Alex Franke, a Washington State University medical student from Seattle, tries “gowning and gloving“ for the first time.

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Alex Franke has donned surgical gloves in the past. But the Washington State University medical student had never gone step-by-step through the process of gowning and gloving for a sterile operating room.

On a Monday in March, Franke and 13 of his peers learned the meticulous process required for scrubbing into surgery and maintaining a sterile environment from the staff at Legacy Salmon Creek Medical Center.

“It’s mind-boggling how much goes into it,” says Franke, a 23-year-old Seattle resident.

The experience was new for fellow medical student Megan Short, too.

“I didn’t realize how much I didn’t know,” says Short, who graduated from Skyview High School in Vancouver in 2008.

Short and Franke are part of the first class of medical students at WSU’s Elson S. Floyd College of Medicine. The 60 students spend the vast majority of their first two years in the classroom in Spokane, before finishing the program with two years of clinical work in four Washington communities: Vancouver, Everett, the Tri-Cities and Spokane.

During each of the first two years, the students — split into four cohorts of about 15 students — have three one-week visits to their communities. The first day of those stays includes some time in the classroom, as well as a workshop. This time around, Legacy hosted the 14 students for a workshop on surgical gowning and gloving and an introduction to suturing.

Dr. Richard Green, a plastic surgeon at Salmon Creek Plastic Surgery, led the students through the suturing portion of the workshop, demonstrating how to hold instruments and perform a simple interrupted suture.
The students then practiced the suture using surgical tubing.

“This is actually really cool,” says Short, 27. “This is the first procedural-type thing we’re learning.”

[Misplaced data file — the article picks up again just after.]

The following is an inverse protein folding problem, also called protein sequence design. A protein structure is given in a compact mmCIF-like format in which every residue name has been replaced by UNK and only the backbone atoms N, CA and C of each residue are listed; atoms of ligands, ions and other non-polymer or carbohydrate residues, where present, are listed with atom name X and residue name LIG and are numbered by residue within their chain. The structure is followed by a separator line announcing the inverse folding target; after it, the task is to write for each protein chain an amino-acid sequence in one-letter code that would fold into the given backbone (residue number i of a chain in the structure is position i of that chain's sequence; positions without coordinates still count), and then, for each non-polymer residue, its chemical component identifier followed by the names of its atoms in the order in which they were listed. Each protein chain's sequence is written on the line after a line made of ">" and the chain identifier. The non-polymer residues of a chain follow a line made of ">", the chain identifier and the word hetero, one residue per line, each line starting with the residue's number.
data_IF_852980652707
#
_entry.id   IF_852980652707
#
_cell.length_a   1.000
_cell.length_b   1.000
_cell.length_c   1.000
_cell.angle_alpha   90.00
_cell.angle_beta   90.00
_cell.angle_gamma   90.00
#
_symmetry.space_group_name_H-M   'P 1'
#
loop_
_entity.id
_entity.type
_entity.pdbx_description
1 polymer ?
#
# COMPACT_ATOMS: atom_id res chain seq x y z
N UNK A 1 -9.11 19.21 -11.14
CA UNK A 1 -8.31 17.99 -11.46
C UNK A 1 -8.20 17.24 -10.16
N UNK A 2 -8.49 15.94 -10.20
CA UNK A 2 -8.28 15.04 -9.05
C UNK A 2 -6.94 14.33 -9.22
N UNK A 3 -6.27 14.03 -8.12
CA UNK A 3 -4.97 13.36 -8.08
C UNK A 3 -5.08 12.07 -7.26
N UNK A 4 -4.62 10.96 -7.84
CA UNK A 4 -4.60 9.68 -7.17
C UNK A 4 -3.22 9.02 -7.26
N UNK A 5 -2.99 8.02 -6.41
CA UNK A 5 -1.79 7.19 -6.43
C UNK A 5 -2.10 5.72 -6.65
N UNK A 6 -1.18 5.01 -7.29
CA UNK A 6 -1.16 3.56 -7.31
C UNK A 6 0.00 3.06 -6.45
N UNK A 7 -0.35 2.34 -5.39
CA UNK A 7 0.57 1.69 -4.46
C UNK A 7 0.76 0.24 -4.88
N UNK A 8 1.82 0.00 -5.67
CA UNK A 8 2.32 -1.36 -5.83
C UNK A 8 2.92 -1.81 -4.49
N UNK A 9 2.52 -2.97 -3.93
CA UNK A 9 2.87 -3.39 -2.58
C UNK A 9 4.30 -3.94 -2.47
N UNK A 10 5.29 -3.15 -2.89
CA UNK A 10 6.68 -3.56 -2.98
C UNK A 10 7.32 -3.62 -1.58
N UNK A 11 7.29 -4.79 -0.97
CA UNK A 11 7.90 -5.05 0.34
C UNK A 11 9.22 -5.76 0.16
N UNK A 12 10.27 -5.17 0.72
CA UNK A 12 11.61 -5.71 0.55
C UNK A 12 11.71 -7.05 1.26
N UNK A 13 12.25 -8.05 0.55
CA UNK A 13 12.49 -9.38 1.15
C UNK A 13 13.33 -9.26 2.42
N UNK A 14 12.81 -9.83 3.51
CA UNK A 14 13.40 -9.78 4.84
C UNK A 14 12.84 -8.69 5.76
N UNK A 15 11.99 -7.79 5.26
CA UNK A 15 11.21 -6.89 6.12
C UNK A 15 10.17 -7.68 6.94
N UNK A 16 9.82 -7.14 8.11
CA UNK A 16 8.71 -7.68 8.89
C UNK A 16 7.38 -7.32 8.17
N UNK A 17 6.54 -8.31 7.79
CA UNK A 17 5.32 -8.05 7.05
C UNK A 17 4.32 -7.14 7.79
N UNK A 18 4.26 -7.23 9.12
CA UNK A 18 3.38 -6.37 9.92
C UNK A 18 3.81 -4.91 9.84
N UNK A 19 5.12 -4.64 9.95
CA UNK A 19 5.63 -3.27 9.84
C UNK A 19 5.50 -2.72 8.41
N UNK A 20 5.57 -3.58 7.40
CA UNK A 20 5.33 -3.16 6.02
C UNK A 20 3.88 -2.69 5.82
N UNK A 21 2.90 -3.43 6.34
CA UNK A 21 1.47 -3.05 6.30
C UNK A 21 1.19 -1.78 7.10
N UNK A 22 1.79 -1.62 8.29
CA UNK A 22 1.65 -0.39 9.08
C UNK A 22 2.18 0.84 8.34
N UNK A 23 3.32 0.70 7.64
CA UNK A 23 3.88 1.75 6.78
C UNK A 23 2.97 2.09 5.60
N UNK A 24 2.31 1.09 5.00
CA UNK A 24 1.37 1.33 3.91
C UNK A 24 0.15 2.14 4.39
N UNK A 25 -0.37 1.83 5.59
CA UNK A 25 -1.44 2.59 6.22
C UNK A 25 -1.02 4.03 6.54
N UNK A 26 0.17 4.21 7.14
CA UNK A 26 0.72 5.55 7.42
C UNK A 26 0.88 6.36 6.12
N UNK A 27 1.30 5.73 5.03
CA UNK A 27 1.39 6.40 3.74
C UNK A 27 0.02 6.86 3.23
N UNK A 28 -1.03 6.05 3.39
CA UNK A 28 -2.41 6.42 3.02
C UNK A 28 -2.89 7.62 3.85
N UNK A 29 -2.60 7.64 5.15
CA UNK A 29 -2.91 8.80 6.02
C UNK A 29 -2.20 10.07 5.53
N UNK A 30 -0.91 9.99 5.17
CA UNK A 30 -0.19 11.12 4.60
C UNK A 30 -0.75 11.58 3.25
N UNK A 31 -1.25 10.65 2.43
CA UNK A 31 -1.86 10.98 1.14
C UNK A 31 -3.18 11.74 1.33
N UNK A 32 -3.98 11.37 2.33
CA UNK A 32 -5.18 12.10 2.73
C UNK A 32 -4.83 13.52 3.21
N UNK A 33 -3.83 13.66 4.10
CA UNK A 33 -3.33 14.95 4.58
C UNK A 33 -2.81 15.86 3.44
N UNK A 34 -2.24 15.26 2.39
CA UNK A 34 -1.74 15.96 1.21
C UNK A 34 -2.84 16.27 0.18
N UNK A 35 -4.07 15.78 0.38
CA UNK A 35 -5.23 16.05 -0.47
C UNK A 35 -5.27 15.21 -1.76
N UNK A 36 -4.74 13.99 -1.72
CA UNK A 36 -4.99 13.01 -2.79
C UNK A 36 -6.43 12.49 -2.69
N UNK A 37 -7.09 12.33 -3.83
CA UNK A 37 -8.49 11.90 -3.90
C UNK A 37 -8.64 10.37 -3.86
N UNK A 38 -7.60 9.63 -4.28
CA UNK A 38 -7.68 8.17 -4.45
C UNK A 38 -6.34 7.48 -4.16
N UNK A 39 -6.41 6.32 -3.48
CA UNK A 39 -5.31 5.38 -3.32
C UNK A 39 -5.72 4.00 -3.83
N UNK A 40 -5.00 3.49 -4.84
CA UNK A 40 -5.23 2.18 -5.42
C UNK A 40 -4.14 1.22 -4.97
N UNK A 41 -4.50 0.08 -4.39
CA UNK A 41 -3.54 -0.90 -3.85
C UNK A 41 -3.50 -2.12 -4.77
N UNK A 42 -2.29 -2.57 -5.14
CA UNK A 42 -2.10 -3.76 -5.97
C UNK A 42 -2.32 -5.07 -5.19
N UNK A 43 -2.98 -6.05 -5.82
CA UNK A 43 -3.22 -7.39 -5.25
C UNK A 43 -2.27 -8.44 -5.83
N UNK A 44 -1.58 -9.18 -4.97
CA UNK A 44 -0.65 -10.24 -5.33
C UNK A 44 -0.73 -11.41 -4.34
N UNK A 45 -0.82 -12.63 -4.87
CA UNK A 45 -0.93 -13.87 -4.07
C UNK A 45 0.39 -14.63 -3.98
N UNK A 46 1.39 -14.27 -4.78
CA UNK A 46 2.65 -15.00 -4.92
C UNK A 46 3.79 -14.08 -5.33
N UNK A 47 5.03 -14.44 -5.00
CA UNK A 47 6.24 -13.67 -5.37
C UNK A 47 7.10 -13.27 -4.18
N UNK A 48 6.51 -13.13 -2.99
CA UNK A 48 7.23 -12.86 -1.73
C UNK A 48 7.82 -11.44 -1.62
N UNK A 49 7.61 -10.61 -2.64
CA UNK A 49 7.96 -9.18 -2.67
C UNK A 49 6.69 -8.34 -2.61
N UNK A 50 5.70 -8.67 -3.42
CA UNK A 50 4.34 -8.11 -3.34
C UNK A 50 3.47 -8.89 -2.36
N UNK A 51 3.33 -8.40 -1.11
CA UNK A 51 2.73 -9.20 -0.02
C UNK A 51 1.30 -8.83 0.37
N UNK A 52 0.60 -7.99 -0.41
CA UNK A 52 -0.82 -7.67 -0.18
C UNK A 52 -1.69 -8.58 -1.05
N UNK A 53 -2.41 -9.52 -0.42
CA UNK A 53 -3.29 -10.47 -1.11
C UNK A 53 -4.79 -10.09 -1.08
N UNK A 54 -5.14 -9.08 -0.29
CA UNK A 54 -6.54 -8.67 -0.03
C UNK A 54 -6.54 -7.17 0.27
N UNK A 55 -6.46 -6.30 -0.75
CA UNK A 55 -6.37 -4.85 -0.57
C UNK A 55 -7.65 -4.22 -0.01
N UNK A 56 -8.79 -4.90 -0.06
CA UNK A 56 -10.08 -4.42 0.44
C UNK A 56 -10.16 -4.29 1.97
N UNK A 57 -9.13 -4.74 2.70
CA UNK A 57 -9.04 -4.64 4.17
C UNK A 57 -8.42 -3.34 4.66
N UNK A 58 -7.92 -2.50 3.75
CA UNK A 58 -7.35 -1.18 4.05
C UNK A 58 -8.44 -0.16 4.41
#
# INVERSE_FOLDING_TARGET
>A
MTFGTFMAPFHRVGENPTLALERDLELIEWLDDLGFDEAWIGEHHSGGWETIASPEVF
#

During their weeklong visit, the medical students spent three days in hospitals and clinics throughout Southwest Washington, shadowing physicians and learning about the local medical community.

The goal is to expose students to a wide variety of practices and specialties early in their education, says Dr. Kevin Murray, WSU associate dean for clinical education in Vancouver.

That’s a different philosophy than medical schools of the past, Green says.

“We didn’t have any clinical experience until the end of our second year,” he says. “The closest we got was working on dead people, the cadavers.

“In a way, it’s getting back to the apprenticeship model of medicine,” Green adds.

That’s all intentional, Murray says. In addition to exposing students to different specialties, they hope students build relationships with local physicians, hospitals and clinics and return to the communities once they complete medical school, he says.

“We’re going to train Washington kids to practice in Washington,” Murray says.

Christie Kirkpatrick, who graduated from Longview’s Mark Morris High School in 2012, never expected she’d have the opportunity to learn and train in the area where she grew up.

“It’s amazing,” says Kirkpatrick. “I get to learn in the place I love.”

Kirkpatrick, 24, is certain she’ll return to the Vancouver area once she graduates. Her father, Richard Kirkpatrick, is an internal medicine physician with a private practice in Longview.

“He’s encouraged me to love the people in this area,” she says. “And that’s what I want to do.“